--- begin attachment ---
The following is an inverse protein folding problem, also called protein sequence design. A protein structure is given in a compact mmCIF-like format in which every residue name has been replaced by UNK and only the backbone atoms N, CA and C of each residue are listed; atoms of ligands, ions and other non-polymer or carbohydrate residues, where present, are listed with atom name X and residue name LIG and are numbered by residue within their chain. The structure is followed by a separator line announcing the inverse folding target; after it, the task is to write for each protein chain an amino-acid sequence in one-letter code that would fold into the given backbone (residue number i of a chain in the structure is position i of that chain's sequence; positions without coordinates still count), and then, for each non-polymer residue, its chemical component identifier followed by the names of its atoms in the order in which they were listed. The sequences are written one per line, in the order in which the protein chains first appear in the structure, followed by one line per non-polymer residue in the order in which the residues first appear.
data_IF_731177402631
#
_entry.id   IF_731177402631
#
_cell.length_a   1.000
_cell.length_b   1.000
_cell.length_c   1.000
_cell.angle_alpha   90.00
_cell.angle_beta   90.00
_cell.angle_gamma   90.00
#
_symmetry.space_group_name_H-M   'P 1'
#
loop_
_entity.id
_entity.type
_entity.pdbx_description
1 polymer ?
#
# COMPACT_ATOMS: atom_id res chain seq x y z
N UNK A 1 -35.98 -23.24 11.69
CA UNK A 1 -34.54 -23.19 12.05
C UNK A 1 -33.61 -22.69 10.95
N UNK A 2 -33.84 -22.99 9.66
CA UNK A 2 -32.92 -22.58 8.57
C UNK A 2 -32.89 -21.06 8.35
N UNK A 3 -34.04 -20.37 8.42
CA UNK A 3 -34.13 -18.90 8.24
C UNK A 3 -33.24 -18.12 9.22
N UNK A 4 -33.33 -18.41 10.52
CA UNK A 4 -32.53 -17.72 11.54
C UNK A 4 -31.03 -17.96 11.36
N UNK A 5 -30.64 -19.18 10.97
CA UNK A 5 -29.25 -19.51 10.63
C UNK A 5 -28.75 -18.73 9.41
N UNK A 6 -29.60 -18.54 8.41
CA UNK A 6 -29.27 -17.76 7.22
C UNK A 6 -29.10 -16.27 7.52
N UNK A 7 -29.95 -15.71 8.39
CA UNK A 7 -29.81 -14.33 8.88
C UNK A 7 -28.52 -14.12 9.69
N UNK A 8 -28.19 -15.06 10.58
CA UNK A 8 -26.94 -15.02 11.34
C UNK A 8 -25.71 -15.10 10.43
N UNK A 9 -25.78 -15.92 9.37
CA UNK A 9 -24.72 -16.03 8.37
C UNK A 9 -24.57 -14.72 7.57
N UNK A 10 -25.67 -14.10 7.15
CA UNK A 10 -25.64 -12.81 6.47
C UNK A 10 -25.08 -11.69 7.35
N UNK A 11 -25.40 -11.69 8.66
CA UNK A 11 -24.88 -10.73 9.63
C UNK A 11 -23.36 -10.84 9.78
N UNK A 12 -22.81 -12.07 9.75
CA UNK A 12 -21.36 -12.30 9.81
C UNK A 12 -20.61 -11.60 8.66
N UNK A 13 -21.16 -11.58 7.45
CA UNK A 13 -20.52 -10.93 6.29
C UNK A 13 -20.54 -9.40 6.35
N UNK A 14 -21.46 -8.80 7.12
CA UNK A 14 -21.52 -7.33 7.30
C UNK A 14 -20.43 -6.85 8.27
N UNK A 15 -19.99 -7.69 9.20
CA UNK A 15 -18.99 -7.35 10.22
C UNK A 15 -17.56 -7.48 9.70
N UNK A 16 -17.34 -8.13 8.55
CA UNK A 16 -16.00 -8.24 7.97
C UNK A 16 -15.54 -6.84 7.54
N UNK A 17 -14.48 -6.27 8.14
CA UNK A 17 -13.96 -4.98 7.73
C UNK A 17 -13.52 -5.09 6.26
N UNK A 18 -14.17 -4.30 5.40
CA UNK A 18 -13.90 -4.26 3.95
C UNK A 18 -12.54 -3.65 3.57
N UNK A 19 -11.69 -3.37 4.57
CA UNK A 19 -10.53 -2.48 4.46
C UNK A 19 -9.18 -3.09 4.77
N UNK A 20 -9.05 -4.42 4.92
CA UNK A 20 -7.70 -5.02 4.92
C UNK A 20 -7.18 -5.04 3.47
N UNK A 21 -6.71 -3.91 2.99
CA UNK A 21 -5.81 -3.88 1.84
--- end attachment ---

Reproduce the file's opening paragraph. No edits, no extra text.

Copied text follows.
The following is an inverse protein folding problem, also called protein sequence design. A protein structure is given in a compact mmCIF-like format in which every residue name has been replaced by UNK and only the backbone atoms N, CA and C of each residue are listed; atoms of ligands, ions and other non-polymer or carbohydrate residues, where present, are listed with atom name X and residue name LIG and are numbered by residue within their chain. The structure is followed by a separator line announcing the inverse folding target; after it, the task is to write for each protein chain an amino-acid sequence in one-letter code that would fold into the given backbone (residue number i of a chain in the structure is position i of that chain's sequence; positions without coordinates still count), and then, for each non-polymer residue, its chemical component identifier followed by the names of its atoms in the order in which they were listed. The sequences are written one per line, in the order in which the protein chains first appear in the structure, followed by one line per non-polymer residue in the order in which the residues first appear.